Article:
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Corporate Financial Policy, Taxation, and Macroeconomic Risk

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  • Mark Gertler
  • R. Glenn Hubbard

Abstract

This paper develops a simple model of corporate financial structure intended to formalize the macroeconomic concern over excessive leverage. In particular, we attempt to rationalize why firms designing an optimal capital structure would choose a level of debt that leaves them heavily exposed to macroeconomic risk. Our starting point is a variant of the "corporate control" model often used to motivate debt as the optimal financial contract. We modify this framework in two ways. First, we include common risks, interpretable as business cycle risks, as well as idiosyncratic risks. Second, we include corporate and investor-level taxes, and consider the implications of a net tax bias against equity finance. The tax distortion confronts firms with a tradeoff ex ante between the costs of equity finance and the costs of increased exposure to macroeconomic risk accompanying debt finance. In this regard, an equilibrium with "excessive leverage" is possible. Further, despite the possibility of renegotiation, debt is in general less effective than equity in insulating the firm against aggregate risk. Our model leads to the prediction that individual firm dividends may vary with macroeconomic conditions, even after controlling for the effects of relevant firm-specific performance measures, such as earnings. We present some formal econometric evidence in support of this prediction, using a panel of individual corporations. Evidence on some related predictions is also presented.

Suggested Citation

  • Mark Gertler & R. Glenn Hubbard, 1991. "Corporate Financial Policy, Taxation, and Macroeconomic Risk," NBER Working Papers 3902, National Bureau of Economic Research, Inc.
  • Handle: RePEc:nbr:nberwo:3902
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    1. Michael C. Jensen, 2010. "Active Investors, LBOs, and the Privatization of Bankruptcy," Journal of Applied Corporate Finance, Morgan Stanley, vol. 22(1), pages 77-85.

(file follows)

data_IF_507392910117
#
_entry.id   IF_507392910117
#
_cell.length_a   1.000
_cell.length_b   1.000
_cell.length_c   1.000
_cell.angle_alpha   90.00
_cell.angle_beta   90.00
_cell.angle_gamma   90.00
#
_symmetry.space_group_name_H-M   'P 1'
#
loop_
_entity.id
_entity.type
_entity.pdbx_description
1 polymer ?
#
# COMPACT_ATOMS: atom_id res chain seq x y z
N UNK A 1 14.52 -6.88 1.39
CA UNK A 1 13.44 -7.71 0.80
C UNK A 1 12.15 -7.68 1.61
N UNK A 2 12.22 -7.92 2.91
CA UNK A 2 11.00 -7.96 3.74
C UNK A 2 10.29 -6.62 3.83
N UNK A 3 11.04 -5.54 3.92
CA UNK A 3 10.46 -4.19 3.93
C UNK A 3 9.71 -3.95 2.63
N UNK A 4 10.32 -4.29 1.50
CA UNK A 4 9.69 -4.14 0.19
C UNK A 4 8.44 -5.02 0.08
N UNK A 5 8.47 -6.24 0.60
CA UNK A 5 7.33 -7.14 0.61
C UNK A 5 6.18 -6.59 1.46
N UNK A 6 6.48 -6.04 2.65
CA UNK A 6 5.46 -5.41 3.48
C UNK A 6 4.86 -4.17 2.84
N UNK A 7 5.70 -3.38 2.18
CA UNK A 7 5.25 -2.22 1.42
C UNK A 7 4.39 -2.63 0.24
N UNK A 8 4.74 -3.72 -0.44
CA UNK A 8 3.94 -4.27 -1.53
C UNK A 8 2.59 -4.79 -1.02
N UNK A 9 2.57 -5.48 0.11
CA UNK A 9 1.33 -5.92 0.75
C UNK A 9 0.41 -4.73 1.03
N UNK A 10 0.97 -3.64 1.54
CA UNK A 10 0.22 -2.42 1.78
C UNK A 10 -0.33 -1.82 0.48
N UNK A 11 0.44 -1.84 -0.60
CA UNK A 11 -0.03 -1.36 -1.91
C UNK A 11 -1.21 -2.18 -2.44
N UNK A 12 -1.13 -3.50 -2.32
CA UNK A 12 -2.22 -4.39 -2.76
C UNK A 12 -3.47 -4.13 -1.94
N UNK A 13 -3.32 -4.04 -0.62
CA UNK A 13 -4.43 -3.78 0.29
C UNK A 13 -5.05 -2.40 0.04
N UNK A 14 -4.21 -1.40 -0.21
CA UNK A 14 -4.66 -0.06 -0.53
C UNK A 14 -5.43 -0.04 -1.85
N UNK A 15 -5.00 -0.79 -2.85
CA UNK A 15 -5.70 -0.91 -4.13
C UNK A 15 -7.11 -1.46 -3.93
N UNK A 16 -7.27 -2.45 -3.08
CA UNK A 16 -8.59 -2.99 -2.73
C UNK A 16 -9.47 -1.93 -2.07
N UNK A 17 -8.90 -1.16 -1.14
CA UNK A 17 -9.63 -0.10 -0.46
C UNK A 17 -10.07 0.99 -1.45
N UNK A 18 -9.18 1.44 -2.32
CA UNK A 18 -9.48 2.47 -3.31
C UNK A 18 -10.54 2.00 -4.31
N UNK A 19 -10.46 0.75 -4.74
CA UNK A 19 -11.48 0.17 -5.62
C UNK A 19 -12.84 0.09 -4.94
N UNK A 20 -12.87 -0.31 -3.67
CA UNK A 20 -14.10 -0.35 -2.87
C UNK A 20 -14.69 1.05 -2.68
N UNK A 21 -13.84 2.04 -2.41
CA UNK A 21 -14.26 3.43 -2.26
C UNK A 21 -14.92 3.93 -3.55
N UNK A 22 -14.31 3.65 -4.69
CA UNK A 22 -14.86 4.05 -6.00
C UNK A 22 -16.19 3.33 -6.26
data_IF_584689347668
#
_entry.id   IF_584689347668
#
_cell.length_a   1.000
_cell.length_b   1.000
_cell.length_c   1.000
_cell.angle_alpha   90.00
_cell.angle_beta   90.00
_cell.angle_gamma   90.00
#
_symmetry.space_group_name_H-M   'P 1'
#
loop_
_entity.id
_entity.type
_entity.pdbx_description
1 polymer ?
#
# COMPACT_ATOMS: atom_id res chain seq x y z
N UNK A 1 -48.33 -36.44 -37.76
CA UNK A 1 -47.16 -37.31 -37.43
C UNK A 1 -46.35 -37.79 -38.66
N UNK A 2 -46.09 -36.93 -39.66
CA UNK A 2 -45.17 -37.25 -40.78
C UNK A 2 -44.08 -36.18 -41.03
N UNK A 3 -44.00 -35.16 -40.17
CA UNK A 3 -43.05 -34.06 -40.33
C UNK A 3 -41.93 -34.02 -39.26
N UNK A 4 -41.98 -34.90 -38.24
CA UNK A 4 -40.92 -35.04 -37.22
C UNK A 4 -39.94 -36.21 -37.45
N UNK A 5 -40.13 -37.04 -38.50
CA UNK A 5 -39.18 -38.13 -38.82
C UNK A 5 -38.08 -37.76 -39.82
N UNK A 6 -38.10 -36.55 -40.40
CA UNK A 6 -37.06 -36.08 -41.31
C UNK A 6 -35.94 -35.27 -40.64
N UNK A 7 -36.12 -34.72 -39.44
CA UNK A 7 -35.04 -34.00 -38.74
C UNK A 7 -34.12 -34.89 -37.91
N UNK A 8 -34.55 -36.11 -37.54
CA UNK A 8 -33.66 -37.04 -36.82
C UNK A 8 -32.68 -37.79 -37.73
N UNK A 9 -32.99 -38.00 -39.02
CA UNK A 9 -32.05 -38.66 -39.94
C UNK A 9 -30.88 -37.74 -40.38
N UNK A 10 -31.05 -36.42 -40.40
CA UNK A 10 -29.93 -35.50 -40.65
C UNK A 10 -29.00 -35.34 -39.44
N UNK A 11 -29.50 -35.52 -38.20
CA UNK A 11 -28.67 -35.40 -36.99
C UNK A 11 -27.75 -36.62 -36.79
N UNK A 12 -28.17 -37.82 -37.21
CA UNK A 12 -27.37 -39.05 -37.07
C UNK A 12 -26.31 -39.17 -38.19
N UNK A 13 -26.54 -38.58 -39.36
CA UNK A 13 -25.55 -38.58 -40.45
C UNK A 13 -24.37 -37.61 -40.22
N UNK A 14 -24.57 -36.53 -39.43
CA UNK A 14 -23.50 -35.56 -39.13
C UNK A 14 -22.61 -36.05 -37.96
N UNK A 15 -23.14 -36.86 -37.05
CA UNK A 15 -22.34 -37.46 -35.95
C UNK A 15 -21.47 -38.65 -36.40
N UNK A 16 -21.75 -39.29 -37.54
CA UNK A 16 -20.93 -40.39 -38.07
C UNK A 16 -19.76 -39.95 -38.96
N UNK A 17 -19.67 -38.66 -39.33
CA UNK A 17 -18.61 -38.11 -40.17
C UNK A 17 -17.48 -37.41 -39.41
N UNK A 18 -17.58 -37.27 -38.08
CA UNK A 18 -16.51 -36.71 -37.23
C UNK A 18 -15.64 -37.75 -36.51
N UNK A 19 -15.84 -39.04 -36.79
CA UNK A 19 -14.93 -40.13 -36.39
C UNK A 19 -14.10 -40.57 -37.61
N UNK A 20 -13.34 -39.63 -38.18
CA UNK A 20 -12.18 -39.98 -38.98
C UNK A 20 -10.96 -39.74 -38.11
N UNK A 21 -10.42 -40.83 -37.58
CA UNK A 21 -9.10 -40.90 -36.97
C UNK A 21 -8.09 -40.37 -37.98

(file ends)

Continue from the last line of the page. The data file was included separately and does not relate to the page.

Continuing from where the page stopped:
2. Richard Cantor, 1990. "A panel study of the effects of leverage on investment and employment," Research Paper 9011, Federal Reserve Bank of New York.
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    6. Mark J. Warshawsky, 1991. "Is There a Corporate Debt Crisis? Another Look," NBER Chapters,in: Financial Markets and Financial Crises, pages 207-230 National Bureau of Economic Research, Inc.
    7. Miller, Merton H & Rock, Kevin, 1985. " Dividend Policy under Asymmetric Information," Journal of Finance, American Finance Association, vol. 40(4), pages 1031-1051, September.
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    11. James M. Poterba, 1987. "Tax Policy and Corporate Saving," Brookings Papers on Economic Activity, Economic Studies Program, The Brookings Institution, vol. 18(2), pages 455-516.
    12. Easterbrook, Frank H, 1984. "Two Agency-Cost Explanations of Dividends," American Economic Review, American Economic Association, vol. 74(4), pages 650-659, September.
    13. repec:fth:harver:1489 is not listed on IDEAS
    14. Sudipto Bhattacharya, 1979. "Imperfect Information, Dividend Policy, and "The Bird in the Hand" Fallacy," Bell Journal of Economics, The RAND Corporation, vol. 10(1), pages 259-270, Spring.
    15. Benjamin M. Friedman, 1986. "Increasing indebtedness and financial stability in the United States," Proceedings - Economic Policy Symposium - Jackson Hole, Federal Reserve Bank of Kansas City, pages 27-61.
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